Microsoft held its annual meeting of shareholders on Tuesday, an event the company describes as a chance to outline its momentum in numerous product categories. But reading the meeting transcript reveals some interesting details about the future, and what Microsoft plans to do to confront various competitive threats and other corporate trends in the year ahead.
You can read the official description of the shareholder meeting on Microsoft's press web site. But the gory details are available in a transcript (Word format) and audio webcast of the event on the company's Investor Relations site.
Here are the highlights.
Shareholder Q & A
As always, the best stuff comes from shareholder questions, since these people aren't on script and have actual concerns. Among the details divulged during the Q&A at this meeting are:
Why is Microsoft so late with tablets?
Microsoft CEO Steve Ballmer claimed Microsoft wasn't late to market at all and he held up a Samsung tablet as proof. "You can buy this today, Samsung website, Microsoft Store," he said, in a curious run-on manner. "I encourage you to stop by over here at Bellevue Square, Samsung. I happen to be running thedeveloper preview, but it runs Windows 7. In fact, right now I'm running the OneNote application on the Windows desktop. I can always get back to any Windows 8 application. But, they're available today and I encourage you to stop by our store over in Bellevue Square here in Seattle and buy one."
Are we in the post-PC world?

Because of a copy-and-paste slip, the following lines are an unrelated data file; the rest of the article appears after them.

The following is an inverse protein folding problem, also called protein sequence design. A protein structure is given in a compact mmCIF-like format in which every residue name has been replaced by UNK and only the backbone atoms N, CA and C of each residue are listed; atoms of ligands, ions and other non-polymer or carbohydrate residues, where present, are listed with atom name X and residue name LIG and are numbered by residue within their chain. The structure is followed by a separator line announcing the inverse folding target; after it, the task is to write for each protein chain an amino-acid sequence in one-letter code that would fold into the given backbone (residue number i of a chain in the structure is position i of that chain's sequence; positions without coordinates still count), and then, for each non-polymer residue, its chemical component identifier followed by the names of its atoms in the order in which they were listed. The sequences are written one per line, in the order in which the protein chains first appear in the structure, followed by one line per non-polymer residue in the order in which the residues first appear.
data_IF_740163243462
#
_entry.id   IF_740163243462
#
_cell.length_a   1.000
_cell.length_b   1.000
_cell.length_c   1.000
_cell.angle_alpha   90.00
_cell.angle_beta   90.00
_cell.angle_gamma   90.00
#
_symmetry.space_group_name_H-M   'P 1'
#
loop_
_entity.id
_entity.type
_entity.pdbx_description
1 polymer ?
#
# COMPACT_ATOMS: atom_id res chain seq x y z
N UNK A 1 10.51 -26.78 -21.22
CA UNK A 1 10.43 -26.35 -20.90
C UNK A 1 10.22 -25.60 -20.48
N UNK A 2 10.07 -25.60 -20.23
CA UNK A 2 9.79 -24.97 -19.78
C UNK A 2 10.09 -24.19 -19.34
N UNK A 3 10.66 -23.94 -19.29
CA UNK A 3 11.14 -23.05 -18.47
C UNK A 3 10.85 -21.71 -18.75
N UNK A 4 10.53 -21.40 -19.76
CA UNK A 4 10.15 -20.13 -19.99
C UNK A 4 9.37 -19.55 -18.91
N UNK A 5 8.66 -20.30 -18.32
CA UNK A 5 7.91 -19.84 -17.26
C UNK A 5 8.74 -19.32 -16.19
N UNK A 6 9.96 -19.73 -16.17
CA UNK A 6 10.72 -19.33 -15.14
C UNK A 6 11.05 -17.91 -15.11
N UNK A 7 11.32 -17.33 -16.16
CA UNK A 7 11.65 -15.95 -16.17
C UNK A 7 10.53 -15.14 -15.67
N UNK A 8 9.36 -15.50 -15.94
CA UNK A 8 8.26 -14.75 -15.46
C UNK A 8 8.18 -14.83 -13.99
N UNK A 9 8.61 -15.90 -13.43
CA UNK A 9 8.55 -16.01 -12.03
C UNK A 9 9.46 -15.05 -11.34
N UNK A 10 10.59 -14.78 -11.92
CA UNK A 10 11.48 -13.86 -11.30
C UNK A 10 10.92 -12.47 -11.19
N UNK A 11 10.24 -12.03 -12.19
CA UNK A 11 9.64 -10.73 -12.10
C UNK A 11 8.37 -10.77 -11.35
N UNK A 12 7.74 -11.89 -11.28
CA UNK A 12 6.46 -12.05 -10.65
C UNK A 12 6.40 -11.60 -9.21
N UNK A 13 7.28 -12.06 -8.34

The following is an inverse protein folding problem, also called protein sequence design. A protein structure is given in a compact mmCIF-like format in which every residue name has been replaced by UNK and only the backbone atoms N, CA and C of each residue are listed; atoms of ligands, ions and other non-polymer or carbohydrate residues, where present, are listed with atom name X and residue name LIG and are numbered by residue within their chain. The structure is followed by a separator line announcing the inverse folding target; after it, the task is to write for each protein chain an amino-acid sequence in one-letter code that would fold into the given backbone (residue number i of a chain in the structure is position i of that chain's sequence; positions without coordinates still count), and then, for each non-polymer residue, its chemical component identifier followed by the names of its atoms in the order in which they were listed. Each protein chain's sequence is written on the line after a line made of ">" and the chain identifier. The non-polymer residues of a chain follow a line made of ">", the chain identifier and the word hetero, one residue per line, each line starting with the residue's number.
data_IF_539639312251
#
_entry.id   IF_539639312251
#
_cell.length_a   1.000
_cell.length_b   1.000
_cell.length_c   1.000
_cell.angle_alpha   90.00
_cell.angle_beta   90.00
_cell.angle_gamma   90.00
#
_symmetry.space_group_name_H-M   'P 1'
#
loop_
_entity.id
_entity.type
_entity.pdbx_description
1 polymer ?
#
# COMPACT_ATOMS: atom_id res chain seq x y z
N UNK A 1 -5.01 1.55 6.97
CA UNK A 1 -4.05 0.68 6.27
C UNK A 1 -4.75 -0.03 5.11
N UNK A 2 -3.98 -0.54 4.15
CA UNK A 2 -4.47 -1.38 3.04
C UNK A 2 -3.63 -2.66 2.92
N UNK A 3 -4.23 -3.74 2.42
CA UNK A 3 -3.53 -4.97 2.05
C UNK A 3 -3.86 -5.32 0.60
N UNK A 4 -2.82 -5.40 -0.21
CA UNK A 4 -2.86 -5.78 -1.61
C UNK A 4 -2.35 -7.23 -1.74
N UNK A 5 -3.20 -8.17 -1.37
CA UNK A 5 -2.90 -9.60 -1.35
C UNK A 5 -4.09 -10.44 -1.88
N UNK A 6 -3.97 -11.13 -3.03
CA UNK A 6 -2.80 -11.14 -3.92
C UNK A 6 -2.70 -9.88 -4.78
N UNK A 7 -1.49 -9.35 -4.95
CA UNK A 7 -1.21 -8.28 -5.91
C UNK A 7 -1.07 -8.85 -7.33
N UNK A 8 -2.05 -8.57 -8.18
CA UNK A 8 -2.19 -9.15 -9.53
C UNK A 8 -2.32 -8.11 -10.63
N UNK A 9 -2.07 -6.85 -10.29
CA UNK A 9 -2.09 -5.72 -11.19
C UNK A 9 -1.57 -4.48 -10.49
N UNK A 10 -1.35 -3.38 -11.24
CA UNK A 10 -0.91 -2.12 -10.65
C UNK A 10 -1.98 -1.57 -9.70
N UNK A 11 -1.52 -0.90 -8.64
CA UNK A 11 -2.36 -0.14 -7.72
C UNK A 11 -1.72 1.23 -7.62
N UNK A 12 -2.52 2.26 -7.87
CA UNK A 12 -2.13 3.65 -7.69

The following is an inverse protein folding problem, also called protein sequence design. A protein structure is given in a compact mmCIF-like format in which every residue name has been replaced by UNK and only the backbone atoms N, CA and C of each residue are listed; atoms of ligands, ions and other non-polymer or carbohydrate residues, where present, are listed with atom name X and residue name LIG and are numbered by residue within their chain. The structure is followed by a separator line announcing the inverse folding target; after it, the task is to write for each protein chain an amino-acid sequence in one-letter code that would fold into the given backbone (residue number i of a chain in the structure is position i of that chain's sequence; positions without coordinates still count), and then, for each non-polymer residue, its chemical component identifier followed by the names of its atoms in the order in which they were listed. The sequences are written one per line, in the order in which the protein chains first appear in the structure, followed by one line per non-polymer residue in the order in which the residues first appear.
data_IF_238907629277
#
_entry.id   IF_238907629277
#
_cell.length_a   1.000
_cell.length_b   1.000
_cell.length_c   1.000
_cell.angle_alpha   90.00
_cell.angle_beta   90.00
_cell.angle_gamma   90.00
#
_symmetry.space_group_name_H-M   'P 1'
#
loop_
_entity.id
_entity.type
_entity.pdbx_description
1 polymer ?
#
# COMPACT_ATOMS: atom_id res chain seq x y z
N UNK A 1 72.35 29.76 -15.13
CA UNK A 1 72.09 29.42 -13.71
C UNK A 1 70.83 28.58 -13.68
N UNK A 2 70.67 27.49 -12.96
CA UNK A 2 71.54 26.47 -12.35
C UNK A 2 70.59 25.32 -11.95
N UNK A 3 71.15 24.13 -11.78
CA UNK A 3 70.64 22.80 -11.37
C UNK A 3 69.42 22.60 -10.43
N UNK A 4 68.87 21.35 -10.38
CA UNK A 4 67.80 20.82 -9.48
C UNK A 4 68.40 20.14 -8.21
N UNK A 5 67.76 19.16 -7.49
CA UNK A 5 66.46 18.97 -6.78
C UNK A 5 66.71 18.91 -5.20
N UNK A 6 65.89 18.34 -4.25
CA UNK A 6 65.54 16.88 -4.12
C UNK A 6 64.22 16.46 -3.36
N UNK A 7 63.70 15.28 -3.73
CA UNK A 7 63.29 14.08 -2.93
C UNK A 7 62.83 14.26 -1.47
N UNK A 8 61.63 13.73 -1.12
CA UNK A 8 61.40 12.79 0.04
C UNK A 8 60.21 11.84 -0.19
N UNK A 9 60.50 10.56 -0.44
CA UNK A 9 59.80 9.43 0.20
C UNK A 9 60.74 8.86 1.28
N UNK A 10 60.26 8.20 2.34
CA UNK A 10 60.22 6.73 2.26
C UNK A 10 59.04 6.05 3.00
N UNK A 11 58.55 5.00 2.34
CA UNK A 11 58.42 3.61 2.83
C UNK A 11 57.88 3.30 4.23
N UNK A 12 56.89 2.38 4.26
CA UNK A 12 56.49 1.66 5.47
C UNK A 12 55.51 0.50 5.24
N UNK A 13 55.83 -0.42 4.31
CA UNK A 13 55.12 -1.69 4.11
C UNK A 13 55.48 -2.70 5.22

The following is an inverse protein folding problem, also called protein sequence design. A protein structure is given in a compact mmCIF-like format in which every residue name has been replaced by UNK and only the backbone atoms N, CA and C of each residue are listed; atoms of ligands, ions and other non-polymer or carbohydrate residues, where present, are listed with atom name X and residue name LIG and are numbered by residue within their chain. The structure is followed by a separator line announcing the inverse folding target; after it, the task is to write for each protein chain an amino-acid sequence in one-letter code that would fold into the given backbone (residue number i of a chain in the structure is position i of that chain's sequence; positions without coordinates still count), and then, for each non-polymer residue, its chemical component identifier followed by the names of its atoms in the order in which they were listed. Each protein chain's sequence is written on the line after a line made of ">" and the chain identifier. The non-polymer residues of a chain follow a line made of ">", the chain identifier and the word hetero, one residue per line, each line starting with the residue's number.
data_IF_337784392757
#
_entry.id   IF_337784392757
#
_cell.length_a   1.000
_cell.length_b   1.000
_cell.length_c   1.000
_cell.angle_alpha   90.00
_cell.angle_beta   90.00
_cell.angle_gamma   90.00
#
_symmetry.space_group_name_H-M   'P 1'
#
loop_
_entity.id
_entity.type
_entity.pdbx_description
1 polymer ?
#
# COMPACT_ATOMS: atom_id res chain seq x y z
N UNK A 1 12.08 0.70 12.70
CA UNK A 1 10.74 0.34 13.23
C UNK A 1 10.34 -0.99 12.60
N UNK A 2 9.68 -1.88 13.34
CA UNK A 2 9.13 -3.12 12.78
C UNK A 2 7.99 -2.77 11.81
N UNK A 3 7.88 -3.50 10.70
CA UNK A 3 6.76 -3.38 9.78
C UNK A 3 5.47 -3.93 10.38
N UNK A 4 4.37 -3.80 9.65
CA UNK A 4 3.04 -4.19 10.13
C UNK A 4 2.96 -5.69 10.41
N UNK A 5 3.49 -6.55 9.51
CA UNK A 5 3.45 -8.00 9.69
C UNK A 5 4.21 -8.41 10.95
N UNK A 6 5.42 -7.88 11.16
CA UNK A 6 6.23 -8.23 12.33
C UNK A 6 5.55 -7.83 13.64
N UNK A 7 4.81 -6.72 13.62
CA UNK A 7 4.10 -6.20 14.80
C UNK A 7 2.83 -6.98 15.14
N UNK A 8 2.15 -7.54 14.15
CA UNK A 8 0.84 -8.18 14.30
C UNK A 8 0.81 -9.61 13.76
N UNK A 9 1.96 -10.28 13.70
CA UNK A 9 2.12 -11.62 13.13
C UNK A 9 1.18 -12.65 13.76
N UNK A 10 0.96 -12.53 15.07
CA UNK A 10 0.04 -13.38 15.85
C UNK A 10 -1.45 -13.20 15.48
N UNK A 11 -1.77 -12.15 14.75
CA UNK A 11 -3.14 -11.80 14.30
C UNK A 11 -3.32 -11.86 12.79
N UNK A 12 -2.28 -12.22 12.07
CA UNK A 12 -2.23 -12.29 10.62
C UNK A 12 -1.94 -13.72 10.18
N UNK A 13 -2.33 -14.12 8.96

Ballmer reiterated the company line that we're in a "PC plus" era but did so in a way that was even more aggressive and Windows-centric. This is the bit where Ballmer was misquoted recently and people thought he was talking about putting Windows 8 on a phone. But the context was a question about the post-PC era.
"We are in the Windows era," Ballmer said. "We were, we are, and we always will be. That's kind of what we get paid to do. We've got broad Windows initiatives driving Windows down to the phone. With Windows 8, you'll see incredible new form factors powered by Windows from tablets, small, large, pens, smaller, bigger, room-sized displays. We are in an era in which the range of smart devices is continuing to expand. That's a fantastic thing for Microsoft. That is a real opportunity. That is an opportunity that we will pursue by leveraging and sharing and driving Windows in new ways."
Should Microsoft be broken up?
I've often argued that the world would be a better place if Microsoft had indeed been broken up into two or, preferably, three companies in the wake of its US antitrust trial. And I mean better for everyone, except of course Microsoft's competitors. But that didn't happen, and it's not surprising that the guy running the company doesn't see doing so now as a viable option.
"The company doesn't kind of invest in things which are idly independent of all the rest of the activities that we do, and the amount of technology synergy and/or business synergy across our activities is really very high," he said. "The ways in which we might want to use our Bing technology to power our phones, our PCs, and our TVs is an example. We use the same graphics technology, whether you're designing a new car as an engineer at Ford or Toyota or whether you're playing on an Xbox. That's a shared bit of technology."
How will Microsoft better spread the wealth with its shareholders and raise the stock price?
Microsoft is "sitting on something like $50 billion plus," one questioner noted (some inaccurately). And he thinks Microsoft should share that with shareholders. More important, perhaps, is the issue of Microsoft's stock price, which has been in a holding pattern for about a decade.